Don’t let hearing loss dampen the holidays

6 causes of hearing loss, according to the Mayo Clinic Damage to the inner ear A gradual buildup of earwax Ear infection Abnormal bone growth Tumors Ruptured eardrum

If you’re among the 1 in 8 people in the U.S. living with hearing loss, don’t be surprised if the holiday season comes with an extra set of hurdles.

This time of year, people are more likely to be traveling, visiting relatives, attending concerts, going to parties, and engaging in other activities when the ability to hear is especially important. Even mild hearing loss can have an impact on how well you’re able to participate. But help is available, and you don’t have to struggle alone.

“I can’t stress how life-changing it can be when you do seek assistance,” said Ibrahim Dabo, a board member of the Hearing Loss Association of America who is active in the Atlanta chapter. “Hearing loss had affected me for at least 15 years before I started using hearing aids, so you can imagine how profoundly my life changed.”

Ibrahim Dabo is a member of the Atlanta chapter of the Hearing Loss Association of America.

Credit: Contributed

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Credit: Contributed

While some hearing loss can be prevented by minimizing prolonged exposure to loud noises and wearing ear protection in loud environments, hearing loss can also be age-related. According to the National Institutes of Health, about 1 in 3 people between ages 65 and 74 have hearing loss. Age-related hearing loss can be due to changes in the inner ear, middle ear, and nerve pathways from the ears to the brain, according to NIH.

Hearing Loss Association of America executive director Barbara Kelley said some early signs of needing a hearing assessment include trouble hearing on the phone, thinking other people are mumbling, turning the volume on the television up too loud for others, and friends and family complaining you often ask them to repeat what they say.

“Hearing can be elusive,” Kelley said. “We don’t know what we’re missing, and we assume we can wait to address it. But there’s truly no such thing as a small hearing loss because hearing is the way we stay connected to the world around us and to people in our lives.”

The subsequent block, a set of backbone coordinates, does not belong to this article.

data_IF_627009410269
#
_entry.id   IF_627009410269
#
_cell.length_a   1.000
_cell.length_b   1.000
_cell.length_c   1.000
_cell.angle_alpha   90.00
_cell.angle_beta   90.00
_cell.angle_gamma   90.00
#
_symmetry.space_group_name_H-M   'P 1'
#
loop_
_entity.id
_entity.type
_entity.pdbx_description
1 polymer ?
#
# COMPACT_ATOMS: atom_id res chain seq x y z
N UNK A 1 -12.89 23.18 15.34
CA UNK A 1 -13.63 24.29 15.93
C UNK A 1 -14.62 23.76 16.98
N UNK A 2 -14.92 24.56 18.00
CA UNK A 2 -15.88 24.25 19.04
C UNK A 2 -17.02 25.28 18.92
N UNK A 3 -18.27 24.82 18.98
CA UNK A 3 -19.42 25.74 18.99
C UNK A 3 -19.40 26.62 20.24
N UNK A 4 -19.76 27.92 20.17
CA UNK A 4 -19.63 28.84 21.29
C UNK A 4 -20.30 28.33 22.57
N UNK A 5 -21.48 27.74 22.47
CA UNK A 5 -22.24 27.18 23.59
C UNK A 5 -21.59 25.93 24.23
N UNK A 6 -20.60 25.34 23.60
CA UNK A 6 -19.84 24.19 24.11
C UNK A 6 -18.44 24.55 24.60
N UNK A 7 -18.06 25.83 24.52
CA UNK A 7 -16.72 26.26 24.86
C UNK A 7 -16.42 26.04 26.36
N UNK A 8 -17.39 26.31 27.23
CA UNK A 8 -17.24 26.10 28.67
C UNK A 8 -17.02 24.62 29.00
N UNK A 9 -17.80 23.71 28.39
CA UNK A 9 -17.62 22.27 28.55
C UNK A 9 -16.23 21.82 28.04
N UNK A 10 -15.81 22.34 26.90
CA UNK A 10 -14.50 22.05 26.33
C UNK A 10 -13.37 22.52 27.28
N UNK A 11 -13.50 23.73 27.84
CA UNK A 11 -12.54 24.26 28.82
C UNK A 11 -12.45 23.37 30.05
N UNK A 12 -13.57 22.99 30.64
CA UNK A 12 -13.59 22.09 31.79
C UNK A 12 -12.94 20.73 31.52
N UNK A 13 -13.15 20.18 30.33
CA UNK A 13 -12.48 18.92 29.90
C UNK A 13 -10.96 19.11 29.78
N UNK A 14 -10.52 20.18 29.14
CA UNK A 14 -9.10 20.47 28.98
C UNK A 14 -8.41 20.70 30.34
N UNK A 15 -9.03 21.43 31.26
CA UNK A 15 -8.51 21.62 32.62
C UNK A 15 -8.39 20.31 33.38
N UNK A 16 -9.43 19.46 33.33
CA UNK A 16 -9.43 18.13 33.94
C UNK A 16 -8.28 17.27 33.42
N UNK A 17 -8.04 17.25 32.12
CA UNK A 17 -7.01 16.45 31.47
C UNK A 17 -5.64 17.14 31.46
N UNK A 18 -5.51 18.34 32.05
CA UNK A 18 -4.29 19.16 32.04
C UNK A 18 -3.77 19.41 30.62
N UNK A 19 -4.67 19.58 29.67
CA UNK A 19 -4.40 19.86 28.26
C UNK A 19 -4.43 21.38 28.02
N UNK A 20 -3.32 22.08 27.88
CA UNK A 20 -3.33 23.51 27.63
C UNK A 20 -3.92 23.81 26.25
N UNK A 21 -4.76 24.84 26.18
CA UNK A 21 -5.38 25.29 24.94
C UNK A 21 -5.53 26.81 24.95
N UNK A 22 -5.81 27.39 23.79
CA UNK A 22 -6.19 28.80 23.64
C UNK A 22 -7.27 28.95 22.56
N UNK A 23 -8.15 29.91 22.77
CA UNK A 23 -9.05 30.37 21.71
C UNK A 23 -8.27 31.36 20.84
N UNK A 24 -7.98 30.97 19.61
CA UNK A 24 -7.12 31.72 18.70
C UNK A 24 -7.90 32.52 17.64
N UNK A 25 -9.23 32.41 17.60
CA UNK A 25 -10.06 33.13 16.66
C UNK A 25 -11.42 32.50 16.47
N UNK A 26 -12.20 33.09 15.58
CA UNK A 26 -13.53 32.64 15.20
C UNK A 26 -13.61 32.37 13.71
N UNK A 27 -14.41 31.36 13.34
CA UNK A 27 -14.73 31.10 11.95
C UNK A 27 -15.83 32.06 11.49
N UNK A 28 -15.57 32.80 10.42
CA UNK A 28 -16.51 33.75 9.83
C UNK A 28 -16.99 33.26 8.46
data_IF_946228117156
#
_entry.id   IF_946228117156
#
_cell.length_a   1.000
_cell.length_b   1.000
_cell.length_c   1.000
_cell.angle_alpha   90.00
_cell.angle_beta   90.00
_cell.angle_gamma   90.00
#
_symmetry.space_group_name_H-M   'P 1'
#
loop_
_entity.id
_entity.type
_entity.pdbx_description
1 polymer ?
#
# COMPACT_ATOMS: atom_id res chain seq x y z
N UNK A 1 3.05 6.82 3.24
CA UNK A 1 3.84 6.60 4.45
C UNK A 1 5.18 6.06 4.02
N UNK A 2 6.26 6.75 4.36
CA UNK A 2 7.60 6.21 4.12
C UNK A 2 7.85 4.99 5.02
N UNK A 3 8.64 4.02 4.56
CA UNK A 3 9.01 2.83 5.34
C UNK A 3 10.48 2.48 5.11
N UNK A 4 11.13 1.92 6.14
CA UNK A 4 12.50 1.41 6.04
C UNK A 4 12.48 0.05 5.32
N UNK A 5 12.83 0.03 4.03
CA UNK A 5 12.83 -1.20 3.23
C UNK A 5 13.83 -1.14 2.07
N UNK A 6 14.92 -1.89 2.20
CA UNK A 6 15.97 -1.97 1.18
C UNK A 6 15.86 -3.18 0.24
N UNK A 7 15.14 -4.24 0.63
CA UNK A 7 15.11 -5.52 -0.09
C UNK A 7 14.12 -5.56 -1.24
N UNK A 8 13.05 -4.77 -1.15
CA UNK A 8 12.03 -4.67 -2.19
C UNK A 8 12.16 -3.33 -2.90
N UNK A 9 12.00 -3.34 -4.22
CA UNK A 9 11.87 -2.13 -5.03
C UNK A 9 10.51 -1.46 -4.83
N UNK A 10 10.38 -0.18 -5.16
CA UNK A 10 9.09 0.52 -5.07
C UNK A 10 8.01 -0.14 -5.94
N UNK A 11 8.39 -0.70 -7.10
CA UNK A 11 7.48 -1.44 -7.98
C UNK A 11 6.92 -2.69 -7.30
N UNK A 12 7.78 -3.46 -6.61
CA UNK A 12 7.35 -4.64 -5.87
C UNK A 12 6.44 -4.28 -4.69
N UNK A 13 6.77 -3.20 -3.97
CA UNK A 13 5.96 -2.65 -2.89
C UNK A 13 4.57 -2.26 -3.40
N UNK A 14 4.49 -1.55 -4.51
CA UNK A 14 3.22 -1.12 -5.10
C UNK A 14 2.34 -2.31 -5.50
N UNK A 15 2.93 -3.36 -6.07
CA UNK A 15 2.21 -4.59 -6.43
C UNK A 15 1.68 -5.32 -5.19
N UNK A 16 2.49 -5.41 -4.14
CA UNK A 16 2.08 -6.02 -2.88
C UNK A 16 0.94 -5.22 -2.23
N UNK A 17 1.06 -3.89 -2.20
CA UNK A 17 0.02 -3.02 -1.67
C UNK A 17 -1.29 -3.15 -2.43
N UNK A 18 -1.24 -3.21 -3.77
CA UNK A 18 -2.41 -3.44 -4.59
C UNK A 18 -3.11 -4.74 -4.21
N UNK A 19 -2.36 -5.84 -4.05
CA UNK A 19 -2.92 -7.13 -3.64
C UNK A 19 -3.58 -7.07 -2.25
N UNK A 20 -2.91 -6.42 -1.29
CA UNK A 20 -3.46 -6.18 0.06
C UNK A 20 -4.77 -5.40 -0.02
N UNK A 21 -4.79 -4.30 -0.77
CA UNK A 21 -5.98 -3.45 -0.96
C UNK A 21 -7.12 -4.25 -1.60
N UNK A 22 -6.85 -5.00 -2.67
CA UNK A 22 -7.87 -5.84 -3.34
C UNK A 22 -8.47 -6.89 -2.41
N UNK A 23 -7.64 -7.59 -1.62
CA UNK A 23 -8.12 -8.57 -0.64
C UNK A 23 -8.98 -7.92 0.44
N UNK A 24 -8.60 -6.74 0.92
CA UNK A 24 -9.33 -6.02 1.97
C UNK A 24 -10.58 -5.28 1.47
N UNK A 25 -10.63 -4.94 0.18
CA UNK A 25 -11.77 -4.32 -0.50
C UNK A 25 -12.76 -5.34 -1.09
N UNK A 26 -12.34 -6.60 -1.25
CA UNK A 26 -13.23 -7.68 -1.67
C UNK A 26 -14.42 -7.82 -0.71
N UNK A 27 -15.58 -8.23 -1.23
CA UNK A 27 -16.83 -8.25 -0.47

Untreated hearing loss, she said, can cause people to leave careers and withdraw from relationships and social settings. When that happens, it can lead to isolation, depression, and cognitive decline.

“Better hearing is better thinking and better living,” Kelley said. “So it’s important to treat hearing loss sooner rather than later.”

The reasons people delay addressing their hearing include social stigma, access to care, cost of treatment and not realizing what they are missing. Dabo said many years passed before he realized the extent of his hearing loss. A native of Sierra Leone, Dabo is a former war refugee who is now a motivational speaker and advocate for those with hearing loss.

As a commissioner of the Georgia Commission for the Deaf or Hard of Hearing, he advocates for installing hearing loops – technology that directly transmits sound from a microphone to the listener’s hearing aids or cochlear implants – in key public places. He described his journey to better hearing as “an evolving miracle” that drastically changed his life for the better.

“I could hear sermons in church more clearly, understand conversations without feeling lost, reduce my stress levels significantly, and no longer isolate myself from social interactions,” he said.

There is no one-size-fits-all solution for hearing loss, but getting a hearing test is a great first step, Kelley said. Finding hearing aids that are comfortable can involve some trial and error. Sometimes, it can take a few weeks for your brain to adjust to hearing new sounds. Kelley advised that if you’re purchasing hearing aids from a professional, be sure there is a trial period, ongoing support, adjustment, and fitting included.

For more information on HLAA, visit hearingloss.org.


Tips for managing hearing loss during the holidays

  • Be well-rested to hear your best at gatherings.
  • Ensure you can view everyone’s face and read lips by sitting toward the center of the table.
  • If you can, sit with a wall behind you to help with background noise and possibly put space between you and a busy kitchen.
  • Have an ally to sit with so they can help you.
  • Have one one-on-one conversations in a separate room.
  • Make sure to take breaks often.
  • Don’t be afraid to ask a person to repeat themselves if you don’t hear them.
  • No one hears everything, so don’t expect perfection.

Source: HLAA

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